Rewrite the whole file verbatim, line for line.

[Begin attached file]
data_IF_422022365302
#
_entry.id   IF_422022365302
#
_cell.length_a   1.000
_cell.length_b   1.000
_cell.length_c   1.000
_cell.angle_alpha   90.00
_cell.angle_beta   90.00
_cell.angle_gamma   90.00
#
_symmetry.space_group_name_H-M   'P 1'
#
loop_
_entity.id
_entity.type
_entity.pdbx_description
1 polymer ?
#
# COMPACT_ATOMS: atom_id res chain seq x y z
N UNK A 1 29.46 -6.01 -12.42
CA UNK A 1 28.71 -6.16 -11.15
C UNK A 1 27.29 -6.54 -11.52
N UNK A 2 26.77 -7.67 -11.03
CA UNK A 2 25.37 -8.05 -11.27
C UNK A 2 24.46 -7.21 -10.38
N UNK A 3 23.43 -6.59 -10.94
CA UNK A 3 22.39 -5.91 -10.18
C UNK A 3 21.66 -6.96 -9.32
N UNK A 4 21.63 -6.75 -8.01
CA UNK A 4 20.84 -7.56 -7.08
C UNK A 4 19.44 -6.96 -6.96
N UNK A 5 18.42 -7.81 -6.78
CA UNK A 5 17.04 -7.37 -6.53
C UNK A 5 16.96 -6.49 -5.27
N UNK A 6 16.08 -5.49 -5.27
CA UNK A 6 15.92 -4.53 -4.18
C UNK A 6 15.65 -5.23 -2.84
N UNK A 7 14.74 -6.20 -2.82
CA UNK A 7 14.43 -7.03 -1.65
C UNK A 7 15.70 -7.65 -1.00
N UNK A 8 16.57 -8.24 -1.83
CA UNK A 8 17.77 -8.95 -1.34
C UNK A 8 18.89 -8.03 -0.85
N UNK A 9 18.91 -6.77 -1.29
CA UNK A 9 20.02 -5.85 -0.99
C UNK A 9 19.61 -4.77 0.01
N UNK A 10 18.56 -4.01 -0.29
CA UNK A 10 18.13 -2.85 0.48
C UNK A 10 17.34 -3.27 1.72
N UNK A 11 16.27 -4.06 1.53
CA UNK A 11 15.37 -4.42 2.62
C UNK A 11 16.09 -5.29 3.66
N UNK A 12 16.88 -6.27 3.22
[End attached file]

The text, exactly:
data_IF_422022365302
#
_entry.id   IF_422022365302
#
_cell.length_a   1.000
_cell.length_b   1.000
_cell.length_c   1.000
_cell.angle_alpha   90.00
_cell.angle_beta   90.00
_cell.angle_gamma   90.00
#
_symmetry.space_group_name_H-M   'P 1'
#
loop_
_entity.id
_entity.type
_entity.pdbx_description
1 polymer ?
#
# COMPACT_ATOMS: atom_id res chain seq x y z
N UNK A 1 29.46 -6.01 -12.42
CA UNK A 1 28.71 -6.16 -11.15
C UNK A 1 27.29 -6.54 -11.52
N UNK A 2 26.77 -7.67 -11.03
CA UNK A 2 25.37 -8.05 -11.27
C UNK A 2 24.46 -7.21 -10.38
N UNK A 3 23.43 -6.59 -10.94
CA UNK A 3 22.39 -5.91 -10.18
C UNK A 3 21.66 -6.96 -9.32
N UNK A 4 21.63 -6.75 -8.01
CA UNK A 4 20.84 -7.56 -7.08
C UNK A 4 19.44 -6.96 -6.96
N UNK A 5 18.42 -7.81 -6.78
CA UNK A 5 17.04 -7.37 -6.53
C UNK A 5 16.96 -6.49 -5.27
N UNK A 6 16.08 -5.49 -5.27
CA UNK A 6 15.92 -4.53 -4.18
C UNK A 6 15.65 -5.23 -2.84
N UNK A 7 14.74 -6.20 -2.82
CA UNK A 7 14.43 -7.03 -1.65
C UNK A 7 15.70 -7.65 -1.00
N UNK A 8 16.57 -8.24 -1.83
CA UNK A 8 17.77 -8.95 -1.34
C UNK A 8 18.89 -8.03 -0.85
N UNK A 9 18.91 -6.77 -1.29
CA UNK A 9 20.02 -5.85 -0.99
C UNK A 9 19.61 -4.77 0.01
N UNK A 10 18.56 -4.01 -0.29
CA UNK A 10 18.13 -2.85 0.48
C UNK A 10 17.34 -3.27 1.72
N UNK A 11 16.27 -4.06 1.53
CA UNK A 11 15.37 -4.42 2.62
C UNK A 11 16.09 -5.29 3.66
N UNK A 12 16.88 -6.27 3.22